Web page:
Politeness + planning = a positive experience for all.
By Anne Vaccaro Brady
The day you bring your freshman to college is an emotional one. There’s no hiding from that fact. Some parents will say it’s tumultuous and stressful, too. But by showing some basic courtesy and using common sense, you can make this a good day for everyone.
Remember your manners. Keep in mind that parents all over campus are in the same boat—wanting to make their freshman as comfortable as possible in this ridiculously small space that’ll be shared with a stranger, while trying to wrap their head around the fact that yes, this is really happening.
I’ve heard stories of parents who show up intent on ensuring their teen gets more than enough storage and closet space (is their such a thing in a college dorm room?), the best bed, the perfect spot for their mini fridge and, you get the idea. The reality is this isn’t just about your kid, or even for you to decide how this works.
“Remember this is your student’s temporary home,” explains Andrea Winchester, who went through the experience with her son and daughter. “Let them call the shots. They need to figure it out and learn to work cooperatively to share space and compromise with their roommates.”
Encourage your teen to be welcoming. It’s tough being the “new kid” when your roommates are already friends. One mom told me that when she and her freshman daughter arrived at the dorm room, the two roommates and their moms told them not to unpack because they had requested a room together and didn’t want a third roommate. Make sure you and your teen arrive with a cooperative mindset and, as I said above, some manners. College creates a perfect opportunity to learn that life doesn’t always go your way, or as planned.
Anne Verrastro, a mom who survived two freshmen move-in days, reminds parents to avoid setting the bar too high on the roommate-friendship experience. “Kids and parents have heard (or remember) such good stories about college roommates being friends for life, but that’s not always the case. It’s hard enough for kids who haven’t really had to make friends to go out of their comfort zone and work at making friends. It’s not a failure on their part.”
Do arrive at your designated time. Many colleges assign freshmen specific times to move in to prevent congestion. Do your part and show up when expected. Also keep in mind “it takes longer than you think to get moved in and in most cases, you likely need a full day,” says Catherine Ostheimer, a mom of twins who went to different colleges.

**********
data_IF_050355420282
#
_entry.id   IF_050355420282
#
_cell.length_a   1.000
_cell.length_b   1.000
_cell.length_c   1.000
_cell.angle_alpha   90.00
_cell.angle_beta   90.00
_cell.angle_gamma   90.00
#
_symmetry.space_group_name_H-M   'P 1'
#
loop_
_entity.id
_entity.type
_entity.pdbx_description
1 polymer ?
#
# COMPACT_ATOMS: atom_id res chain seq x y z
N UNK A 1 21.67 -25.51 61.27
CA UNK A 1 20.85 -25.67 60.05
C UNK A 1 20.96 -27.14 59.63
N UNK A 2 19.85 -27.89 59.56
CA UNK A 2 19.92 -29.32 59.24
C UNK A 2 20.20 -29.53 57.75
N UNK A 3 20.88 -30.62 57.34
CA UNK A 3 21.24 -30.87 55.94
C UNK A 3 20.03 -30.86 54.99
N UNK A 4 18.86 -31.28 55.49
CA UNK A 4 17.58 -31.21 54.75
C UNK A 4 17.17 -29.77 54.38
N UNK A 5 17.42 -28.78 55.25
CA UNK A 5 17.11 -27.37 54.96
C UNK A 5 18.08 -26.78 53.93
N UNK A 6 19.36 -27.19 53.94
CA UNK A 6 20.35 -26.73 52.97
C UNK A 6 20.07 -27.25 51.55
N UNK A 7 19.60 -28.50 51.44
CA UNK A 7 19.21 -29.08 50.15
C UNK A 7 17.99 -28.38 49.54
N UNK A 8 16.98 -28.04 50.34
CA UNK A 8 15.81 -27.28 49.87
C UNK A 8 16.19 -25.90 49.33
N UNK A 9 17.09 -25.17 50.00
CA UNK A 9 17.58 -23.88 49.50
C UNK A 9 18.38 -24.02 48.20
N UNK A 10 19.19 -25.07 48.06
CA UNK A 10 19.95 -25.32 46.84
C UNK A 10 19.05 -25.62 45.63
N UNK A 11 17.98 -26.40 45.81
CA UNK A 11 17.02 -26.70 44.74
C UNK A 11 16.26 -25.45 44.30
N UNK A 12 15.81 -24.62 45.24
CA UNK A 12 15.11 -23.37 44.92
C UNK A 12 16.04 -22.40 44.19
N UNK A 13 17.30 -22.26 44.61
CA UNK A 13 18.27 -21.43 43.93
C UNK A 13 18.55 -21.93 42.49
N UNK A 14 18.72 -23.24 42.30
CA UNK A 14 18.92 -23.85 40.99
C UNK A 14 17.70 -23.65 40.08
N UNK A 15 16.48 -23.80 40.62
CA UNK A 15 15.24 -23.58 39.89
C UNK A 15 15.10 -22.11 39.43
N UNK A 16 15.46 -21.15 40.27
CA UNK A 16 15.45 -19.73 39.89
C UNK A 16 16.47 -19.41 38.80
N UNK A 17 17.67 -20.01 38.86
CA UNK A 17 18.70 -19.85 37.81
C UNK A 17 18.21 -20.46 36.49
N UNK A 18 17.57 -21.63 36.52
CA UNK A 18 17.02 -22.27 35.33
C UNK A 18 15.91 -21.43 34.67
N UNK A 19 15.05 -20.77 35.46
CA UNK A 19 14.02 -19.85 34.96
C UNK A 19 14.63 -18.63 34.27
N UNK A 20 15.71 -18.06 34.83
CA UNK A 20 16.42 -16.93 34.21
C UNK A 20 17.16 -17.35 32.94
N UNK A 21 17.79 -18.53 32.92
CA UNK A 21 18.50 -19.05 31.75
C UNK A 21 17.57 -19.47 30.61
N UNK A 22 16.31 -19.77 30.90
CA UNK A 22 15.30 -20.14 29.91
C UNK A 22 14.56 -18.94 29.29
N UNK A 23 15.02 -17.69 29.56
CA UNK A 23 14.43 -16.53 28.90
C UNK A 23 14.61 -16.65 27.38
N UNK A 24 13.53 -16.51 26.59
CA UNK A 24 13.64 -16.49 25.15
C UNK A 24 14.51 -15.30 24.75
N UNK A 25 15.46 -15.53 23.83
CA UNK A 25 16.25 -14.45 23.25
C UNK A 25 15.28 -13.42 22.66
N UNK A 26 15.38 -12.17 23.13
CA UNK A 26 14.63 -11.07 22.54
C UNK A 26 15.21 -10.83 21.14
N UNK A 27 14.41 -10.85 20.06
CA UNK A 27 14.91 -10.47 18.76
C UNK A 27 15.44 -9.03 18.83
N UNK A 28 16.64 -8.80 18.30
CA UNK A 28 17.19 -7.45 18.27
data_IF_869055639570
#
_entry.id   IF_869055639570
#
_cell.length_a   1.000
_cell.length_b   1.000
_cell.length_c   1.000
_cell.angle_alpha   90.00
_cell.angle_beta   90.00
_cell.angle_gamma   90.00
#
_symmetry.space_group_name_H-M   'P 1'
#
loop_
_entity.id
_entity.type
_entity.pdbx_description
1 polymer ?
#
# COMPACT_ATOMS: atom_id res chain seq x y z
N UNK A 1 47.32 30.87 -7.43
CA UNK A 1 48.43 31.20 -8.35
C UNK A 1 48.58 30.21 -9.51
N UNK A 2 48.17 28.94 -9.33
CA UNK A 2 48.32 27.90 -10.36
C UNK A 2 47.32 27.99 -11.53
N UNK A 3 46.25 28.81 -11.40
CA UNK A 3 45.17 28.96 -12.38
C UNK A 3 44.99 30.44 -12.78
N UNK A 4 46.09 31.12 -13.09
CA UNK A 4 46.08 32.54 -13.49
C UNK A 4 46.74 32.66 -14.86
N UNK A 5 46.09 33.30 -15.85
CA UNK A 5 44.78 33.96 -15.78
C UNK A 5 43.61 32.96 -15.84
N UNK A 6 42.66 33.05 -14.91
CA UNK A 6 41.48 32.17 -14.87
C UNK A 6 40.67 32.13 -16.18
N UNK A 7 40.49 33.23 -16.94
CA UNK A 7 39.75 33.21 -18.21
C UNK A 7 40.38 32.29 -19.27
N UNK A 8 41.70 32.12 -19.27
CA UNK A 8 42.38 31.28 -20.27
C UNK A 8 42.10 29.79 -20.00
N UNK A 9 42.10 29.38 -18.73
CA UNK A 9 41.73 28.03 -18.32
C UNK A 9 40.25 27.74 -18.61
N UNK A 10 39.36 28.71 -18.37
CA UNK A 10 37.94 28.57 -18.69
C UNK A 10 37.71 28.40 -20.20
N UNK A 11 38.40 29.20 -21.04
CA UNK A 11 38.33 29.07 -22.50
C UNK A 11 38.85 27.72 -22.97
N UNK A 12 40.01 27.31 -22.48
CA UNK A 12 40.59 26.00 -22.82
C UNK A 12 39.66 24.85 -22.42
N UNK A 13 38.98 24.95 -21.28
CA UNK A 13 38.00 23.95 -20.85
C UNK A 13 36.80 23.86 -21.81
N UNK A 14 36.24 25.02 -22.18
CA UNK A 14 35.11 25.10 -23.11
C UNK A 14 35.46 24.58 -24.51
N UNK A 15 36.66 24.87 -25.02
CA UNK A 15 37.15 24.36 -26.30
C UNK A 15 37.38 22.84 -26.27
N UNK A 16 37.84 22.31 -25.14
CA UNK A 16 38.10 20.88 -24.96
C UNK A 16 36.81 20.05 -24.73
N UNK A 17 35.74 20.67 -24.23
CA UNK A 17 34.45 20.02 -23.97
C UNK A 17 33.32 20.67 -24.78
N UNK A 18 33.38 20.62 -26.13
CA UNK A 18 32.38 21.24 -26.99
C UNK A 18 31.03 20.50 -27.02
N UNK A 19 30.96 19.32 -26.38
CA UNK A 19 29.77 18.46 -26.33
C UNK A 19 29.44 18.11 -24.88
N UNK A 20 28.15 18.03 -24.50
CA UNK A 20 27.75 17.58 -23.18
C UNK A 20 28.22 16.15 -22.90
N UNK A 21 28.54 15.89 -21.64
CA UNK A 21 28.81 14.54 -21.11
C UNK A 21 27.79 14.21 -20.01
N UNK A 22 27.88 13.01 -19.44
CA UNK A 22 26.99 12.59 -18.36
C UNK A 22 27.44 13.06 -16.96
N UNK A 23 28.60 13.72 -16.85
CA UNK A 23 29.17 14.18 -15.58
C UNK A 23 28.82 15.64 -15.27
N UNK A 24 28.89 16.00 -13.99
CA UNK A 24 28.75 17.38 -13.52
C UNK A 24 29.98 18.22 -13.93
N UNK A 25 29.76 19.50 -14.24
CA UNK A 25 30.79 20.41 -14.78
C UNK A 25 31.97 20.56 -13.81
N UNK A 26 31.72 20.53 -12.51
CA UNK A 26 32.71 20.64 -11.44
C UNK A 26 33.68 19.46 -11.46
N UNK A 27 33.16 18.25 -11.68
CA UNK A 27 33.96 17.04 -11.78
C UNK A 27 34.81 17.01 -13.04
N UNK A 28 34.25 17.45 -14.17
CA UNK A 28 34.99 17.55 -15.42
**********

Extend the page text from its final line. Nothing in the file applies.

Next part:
Remember, you will need time to go buy forgotten items or things you decided to purchase once you arrived.
Pack smartly. You can’t fit as much as you think in the dorm room, or your car/minivan/SUV. So pack accordingly.
“Take things out of boxes before you go,” advises Verrastro. “It seems tempting to keep the fan and the fridge and the lamp in their boxes for easy packing, but when you’re unpacking, it’s time consuming to take so many things out of boxes. And the amount of cardboard and plastic. Plus it makes more room in the car!”
Also “have scissors and/or box cutters on hand. You will need them to open packages/boxes,” points out Ostheimer. She had shipped some items to her kids’ colleges in advance, which she doesn’t recommend. “We could have saved a lot of money in shipping if we would have just bought dorm items on the ground there. Bed, Bath & Beyond and Target had everything that was needed. They were crowded on the day before and the day of move-in, but they seemed ready for the crowds.”
I learned after my first move-in day with my daughter to order items like the comforter, sheets, towels, mirror, etc. from our local Bed, Bath & Beyond and then pick them up at the store near campus with my son his freshman year.
Verrastro recommends bringing cleaning supplies because the room may not be in move-in condition. “It wasn’t dirty, just dusty and needed a cleaning.” She doesn’t recommend buying a year’s worth of health and beauty supplies since her daughter brought home half of the Costco toothpaste package at the end of the year. “There’s almost always a CVS or Walmart or whatever near the school [if they run out].”
Stay calm. “Bring a ton of patience with you that day,” advises Winchester. “Emotions are running high and it is easy to snap at the frustrations you will undoubtedly encounter. Just go with it and remember this is hard for your student, too.”
Follow your teen’s lead. You can’t predict your teen’s mood, reactions and motivations that first day. All three moms advise keeping your emotions in check as your freshman decides how to navigate this new experience.
“Try to gauge the timing of when you should make your exit,” advises Winchester. “Don’t expect them to center all of their time on you and plan to have every meal with you. They may want and need to branch off with their roommate(s) and begin their journey.”
Each child is different. Some will need you to stay awhile and others will be ready for you to leave as soon as the bed is made and boxes unpacked.
Ostheimer recommends having that “last meal” the night before they move in to allow them to settle in with the other kids that first night in the dorm.
Exit gracefully. “Try not to have a preconceived notion of how your goodbye is going to be wise, insightful and full of emotion,” advises Winchester. “It might end up being a quick hug and they are gone.”
Do you have move-in day tips? Please share, especially if you’re fresh off the experience.